Martin Hildebrandt is the man who is recognized as the true tattoo pioneer in the US, also known as the first tattoo artist in New York after the Civil War. This man is also known as the first tattooist who has opened a dedicated tattoo shop in the US.
The fact that there are many lost artifacts and forgotten stories about the people who were considered as the pioneers of the early tattoo art, it appears that the general data about them is fundamentally unknown to the modern world. This is the reason why very early tattoo history can be almost hard to learn. The same happened with the date concerned about the life of Martin Hildebrandt. Nowadays, there is little to no evidence of the existence of Martin’s artistry. There is nearly no certain information about many aspects that should matter. What is most important, there are also no portfolio samples or tattoo flash of Martin Hildebrandt’s creations.
Martin Hildebrandt – known facts about the person considered as the first tattooist in the USA
Hildebrandt himself was covered in tattoos before he started tattooing himself in 1846. During that time, he was a sailor aboard the frigate United States. One of the first found records that prove Hildebrandt was a tattoo artist in New York City dates from as far back as 1859. During the Civil War, Hildebrandt served with the Army of the Potomac.
Martin talked about his experiences during the war, saying that that was the most difficult period of his life. In a time of war, he used to mark thousands of sailors and soldiers, by putting their names on their arms or breasts. The majority of them have identified thanks to these marks after they died or were wounded.
After the end of the war in 1875, Martin Hildebrandt worked in Lower Manhattan, at 77 James Street and the corner of Oak. At the beginning of 1880, Hildebrandt worked as a tattoo artist at 36 1/2 Oak Street. At that time, the name of the tattoo shop said, “Tattooing done here by Martin Hildebrandt.” Martin Hildebrandt was married and to a woman named Mary, with whom he had only one child, a son named Frank.
Nora Hildebrandt – also known as the “Tattooed Lady.” or the first lady to be tattooed
1882 is the year when a woman, who was tattooed by Hildebrandt, was exhibited in Bunnell’s dime museum on the Bowery. This woman is recognized as the first lady ever, who wore tattoos in America. Her name was Nora Hildebrandt.
Nora Hildebrandt is the lady popularly known as America’s very first professionally tattooed lady. Her whole body was probably covered with more than 365 separate tattoos. Her life story is probably made up for a modern perspective, suggested that she got all of her tattoos after Sitting Bull, and his tribe captured her. This tribe tied her to a tree and gave her a tattoo for each day for an entire year.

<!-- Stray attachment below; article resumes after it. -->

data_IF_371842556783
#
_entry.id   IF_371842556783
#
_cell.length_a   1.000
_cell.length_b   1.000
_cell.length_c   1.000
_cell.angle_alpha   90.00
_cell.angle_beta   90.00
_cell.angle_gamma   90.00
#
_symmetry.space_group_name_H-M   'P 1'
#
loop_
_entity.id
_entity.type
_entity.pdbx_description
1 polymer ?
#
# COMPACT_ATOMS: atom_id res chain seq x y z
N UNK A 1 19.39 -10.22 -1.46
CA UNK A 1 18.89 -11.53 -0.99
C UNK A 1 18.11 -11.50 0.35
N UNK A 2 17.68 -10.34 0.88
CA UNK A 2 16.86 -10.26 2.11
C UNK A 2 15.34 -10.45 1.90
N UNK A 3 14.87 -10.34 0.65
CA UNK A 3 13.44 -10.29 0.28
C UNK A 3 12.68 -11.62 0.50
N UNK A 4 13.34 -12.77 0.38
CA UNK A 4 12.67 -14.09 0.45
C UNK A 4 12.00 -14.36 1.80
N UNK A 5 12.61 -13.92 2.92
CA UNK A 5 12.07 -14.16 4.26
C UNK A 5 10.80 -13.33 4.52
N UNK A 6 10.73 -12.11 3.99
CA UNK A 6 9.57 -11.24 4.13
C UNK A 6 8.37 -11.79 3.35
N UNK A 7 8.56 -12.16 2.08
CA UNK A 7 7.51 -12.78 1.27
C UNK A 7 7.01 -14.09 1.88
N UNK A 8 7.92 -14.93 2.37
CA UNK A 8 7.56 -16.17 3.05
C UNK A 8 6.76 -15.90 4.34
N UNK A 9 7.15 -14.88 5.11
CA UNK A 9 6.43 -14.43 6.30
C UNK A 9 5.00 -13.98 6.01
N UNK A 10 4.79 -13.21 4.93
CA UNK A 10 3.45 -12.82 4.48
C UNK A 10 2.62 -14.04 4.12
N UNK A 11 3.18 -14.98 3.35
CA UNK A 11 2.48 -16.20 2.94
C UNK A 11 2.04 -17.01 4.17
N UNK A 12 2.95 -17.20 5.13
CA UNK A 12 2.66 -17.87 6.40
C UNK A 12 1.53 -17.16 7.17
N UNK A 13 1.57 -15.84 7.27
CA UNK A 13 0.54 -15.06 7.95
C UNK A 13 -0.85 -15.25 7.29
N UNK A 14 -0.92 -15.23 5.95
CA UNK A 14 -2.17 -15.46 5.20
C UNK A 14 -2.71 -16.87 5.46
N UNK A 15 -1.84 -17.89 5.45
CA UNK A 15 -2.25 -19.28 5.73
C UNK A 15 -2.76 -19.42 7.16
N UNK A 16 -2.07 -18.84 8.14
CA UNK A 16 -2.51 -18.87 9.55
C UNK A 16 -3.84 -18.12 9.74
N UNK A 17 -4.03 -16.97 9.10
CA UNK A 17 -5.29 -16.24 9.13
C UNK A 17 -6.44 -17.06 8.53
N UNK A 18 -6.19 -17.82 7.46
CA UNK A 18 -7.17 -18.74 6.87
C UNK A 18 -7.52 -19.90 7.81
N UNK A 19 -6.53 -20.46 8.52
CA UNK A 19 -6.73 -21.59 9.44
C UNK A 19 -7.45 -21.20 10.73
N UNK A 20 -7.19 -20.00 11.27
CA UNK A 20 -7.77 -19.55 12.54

There were many speculations from people who claimed that she was either sister or daughter of Martin. However, there isn’t any proof that there was a family connection between her and Martin Hildebrandt. Nora was originally from England, and neither had a marriage with nor was a relative of Martin. In reality, he has also tattooed a handful of other “inked ladies.” Nearly all of them worked as models in sideshows and dime museums in New York and around the world.
Jacob Hildebrandt is a person whose identity is also raising some questions. Amelia Klem Osterud, who is known as the author of “The Tattooed Lady: A History” in her writings, claims that Jacob Hildebrandt appears as Nora Hildebrandt’s brother in a NY Clipper ad. However, Osterud managed to find a listing for a marriage between Nora Hildebrandt and a certain Jacob Gunther from the year 1889.
The lost history of tattoo art
As previously mentioned, some of the most intriguing and relevant artist figures in early American tattoo history yet are fundamentally unknown to us today. Nevertheless, there are a few researchers that have managed to provide and confirm various details about the life and art of Hildebrandt. For instance, Daredevil Tattoo’s own Michelle Myles did broad research on the life and work of Martin Hildebrandt. She discovered that there was only a little information about Hildebrandt available online. Most important, much of it appears to be either conflicting or, most of all, flat-out incorrect.
With everything being said, it is obvious that there are many principally significant details about the tattoo art that are hard to verify. This is because the majority of them are lost in the fog of the spotty and unreliable practices of keeping records during the past time. This is the reason why tattoo enthusiasts can find only a little information about Martin Hildebrandt, the man known as the pioneer in tattooing and his tattoo art.